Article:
Saturday, December 24, 2005

Kat's Korner: Blunt's got the goods

[Note: This is the second of Kat's three commentaries this weekend. Yesterday Kat provided commentary on Carly Simon's No Secrets. Tomorrow she provides her third day of commentary.]

Wars don't always get theme songs written expressly for them. Ask the British. "Somewhere Over the Rainbow" meant one thing to them in 1939. In the midst of WWII, it meant quite another. Something similar could happen with regards to James Blunt's "No Bravery."

There are children standing here
Arms outstretched into the sky
Tears drying on their face
He has been here
Brothers lie in shallow graves
Fathers lost without a trace
A nation blind to their disgrace.
Since he's been here.
And I see no bravery,
No bravery in your eyes anymore.
Only sadness.

That's the tenth and final song on Blunt's Back to Bedlam. It's a bold closer as Blunt writes of his own experience in the British military during Kosovo. Linda Perry provides her usual right-on production touches and the song springs fully born from your speakers. It no longer belongs to Blunt. Whether or not it will belong to the anti-war movement is a question the future will determine.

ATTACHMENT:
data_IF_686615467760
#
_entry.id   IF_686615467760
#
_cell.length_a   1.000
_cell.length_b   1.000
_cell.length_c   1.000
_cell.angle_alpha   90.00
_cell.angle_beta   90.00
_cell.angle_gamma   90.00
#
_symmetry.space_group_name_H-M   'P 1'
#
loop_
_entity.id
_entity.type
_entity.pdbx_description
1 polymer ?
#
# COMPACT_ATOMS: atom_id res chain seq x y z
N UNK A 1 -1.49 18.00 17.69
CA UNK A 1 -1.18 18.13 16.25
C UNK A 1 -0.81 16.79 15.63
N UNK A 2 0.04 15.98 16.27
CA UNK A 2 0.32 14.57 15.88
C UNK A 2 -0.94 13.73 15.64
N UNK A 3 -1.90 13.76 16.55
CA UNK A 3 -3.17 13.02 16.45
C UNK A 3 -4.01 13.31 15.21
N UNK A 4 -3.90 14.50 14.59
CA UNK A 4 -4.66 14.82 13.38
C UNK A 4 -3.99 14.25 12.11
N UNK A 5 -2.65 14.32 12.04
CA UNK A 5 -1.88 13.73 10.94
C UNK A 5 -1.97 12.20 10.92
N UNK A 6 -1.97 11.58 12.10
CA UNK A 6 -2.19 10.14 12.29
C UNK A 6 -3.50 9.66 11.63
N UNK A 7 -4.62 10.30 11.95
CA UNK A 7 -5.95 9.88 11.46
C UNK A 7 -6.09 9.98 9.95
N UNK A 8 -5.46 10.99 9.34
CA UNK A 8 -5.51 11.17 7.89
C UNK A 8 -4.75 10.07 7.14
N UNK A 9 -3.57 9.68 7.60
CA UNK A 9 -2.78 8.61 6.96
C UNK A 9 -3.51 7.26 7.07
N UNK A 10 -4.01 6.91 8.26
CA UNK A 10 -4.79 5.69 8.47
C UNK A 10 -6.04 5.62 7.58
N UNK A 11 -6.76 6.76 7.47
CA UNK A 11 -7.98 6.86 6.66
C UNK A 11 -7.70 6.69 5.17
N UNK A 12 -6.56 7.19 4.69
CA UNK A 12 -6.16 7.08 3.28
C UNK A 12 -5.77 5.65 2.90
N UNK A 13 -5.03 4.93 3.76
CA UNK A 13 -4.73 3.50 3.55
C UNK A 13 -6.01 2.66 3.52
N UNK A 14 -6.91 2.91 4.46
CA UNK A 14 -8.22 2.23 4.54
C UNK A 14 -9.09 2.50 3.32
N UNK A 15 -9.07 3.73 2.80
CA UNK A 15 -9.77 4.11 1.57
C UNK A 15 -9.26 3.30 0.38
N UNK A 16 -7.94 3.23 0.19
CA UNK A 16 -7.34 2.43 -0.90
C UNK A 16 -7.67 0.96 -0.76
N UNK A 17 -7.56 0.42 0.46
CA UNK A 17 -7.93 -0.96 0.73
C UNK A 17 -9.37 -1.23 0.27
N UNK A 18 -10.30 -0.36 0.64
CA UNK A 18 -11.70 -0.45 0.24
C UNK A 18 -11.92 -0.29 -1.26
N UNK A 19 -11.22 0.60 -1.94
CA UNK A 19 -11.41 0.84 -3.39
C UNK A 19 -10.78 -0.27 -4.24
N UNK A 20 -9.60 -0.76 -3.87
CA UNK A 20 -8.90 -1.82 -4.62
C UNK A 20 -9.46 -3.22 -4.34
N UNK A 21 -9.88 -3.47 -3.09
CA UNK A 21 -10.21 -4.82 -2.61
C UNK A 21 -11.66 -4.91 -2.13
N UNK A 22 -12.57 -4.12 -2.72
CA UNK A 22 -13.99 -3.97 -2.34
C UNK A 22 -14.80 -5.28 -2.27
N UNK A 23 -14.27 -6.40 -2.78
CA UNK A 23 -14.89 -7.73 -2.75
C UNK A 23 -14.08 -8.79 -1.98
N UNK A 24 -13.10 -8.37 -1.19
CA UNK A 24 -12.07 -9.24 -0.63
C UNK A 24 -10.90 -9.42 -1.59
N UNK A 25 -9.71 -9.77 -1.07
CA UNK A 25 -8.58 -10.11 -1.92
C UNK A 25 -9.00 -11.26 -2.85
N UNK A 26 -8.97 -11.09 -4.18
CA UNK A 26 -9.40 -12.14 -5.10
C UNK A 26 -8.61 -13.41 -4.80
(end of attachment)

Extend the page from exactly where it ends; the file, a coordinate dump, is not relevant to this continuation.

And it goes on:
So who is James Blunt? If you haven't heard him but you've heard of him, groupies used to do the best p.r., then you probably know that he's been tagged by some as "the new Elton John."

That's not really accurate. I can hear as many similarities to Rufus Wainwright as I can too Elton John. Like John, or Wainwright, he plays piano. That's about all other than some similar enuciations. He certainly doesn't have Elton's range. In fact, vocally, he appears to owe more to Rod Stewart and the Gallagher brothers than Elton John.

But he's a singer-songwriter, he plays the piano, and he's British, so there are worse comparisons that could be made. Just don't buy the CD expecting to find ten knock offs of, say, "I'm Still Standing."

The standout track in this collection is "Goodbye My Lover" -- the one he wowed the Saturday Night Live studio audience with a few weeks back. It's a stark ballad featuring piano, organ, drums and, among other instruments, strings. The first time you hear the song, you'll probably be able to see some of the end rhymes coming and maybe you'll be able to half-sing along.